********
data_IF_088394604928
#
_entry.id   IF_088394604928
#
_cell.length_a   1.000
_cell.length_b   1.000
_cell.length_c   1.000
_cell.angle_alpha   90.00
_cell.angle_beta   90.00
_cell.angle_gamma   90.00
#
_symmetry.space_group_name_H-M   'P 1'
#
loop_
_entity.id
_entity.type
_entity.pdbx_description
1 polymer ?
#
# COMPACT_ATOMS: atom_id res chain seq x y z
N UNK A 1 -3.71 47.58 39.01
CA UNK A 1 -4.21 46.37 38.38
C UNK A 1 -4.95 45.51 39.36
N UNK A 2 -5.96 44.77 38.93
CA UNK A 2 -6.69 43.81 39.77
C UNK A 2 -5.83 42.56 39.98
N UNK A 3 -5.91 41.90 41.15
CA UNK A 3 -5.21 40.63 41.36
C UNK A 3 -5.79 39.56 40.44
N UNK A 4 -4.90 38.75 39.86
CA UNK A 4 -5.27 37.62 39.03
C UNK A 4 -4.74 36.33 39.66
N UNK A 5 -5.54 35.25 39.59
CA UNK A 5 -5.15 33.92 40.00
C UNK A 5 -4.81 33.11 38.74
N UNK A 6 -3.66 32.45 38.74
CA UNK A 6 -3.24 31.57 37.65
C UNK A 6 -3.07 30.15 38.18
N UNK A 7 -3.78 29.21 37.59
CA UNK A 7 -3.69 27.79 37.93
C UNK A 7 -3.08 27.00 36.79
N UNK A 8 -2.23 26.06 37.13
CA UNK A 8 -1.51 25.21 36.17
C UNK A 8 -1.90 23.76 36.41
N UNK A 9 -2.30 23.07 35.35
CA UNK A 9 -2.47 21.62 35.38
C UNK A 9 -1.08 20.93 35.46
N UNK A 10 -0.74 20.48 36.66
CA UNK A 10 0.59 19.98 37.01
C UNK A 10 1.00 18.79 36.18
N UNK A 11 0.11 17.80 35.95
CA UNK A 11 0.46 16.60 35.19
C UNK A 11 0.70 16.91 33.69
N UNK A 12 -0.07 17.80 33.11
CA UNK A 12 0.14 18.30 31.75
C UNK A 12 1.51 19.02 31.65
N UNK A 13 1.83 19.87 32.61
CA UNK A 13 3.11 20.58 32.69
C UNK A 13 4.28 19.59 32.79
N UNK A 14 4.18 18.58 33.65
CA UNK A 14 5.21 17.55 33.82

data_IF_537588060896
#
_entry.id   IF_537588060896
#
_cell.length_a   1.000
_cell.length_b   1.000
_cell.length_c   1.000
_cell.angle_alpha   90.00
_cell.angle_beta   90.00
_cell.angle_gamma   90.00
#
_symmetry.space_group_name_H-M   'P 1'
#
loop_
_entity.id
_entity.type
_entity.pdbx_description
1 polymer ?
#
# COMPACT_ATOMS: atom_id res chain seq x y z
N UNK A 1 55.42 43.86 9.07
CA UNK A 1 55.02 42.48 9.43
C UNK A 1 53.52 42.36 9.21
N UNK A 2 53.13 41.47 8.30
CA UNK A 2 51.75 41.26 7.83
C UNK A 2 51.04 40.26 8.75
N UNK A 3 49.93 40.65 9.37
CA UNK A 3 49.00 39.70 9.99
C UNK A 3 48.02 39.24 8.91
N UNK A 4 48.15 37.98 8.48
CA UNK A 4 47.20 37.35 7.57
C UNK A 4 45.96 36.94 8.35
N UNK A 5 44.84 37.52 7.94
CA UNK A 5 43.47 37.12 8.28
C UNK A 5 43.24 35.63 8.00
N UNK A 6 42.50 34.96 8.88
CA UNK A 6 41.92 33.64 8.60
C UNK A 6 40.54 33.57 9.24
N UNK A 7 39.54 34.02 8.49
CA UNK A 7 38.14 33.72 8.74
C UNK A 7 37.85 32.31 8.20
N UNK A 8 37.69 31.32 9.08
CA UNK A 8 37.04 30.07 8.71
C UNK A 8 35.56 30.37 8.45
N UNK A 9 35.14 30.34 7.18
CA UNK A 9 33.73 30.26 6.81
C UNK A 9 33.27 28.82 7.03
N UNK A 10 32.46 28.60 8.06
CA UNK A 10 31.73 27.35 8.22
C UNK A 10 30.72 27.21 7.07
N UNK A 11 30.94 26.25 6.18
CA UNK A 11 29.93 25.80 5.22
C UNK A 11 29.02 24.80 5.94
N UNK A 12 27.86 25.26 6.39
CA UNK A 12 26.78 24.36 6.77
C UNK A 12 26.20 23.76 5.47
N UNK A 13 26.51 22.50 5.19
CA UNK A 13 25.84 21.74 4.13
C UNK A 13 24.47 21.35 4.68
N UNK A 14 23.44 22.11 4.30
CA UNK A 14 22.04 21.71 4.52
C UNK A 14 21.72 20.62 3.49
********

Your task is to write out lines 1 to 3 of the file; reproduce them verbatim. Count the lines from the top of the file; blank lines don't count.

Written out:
data_IF_088394604928
#
_entry.id   IF_088394604928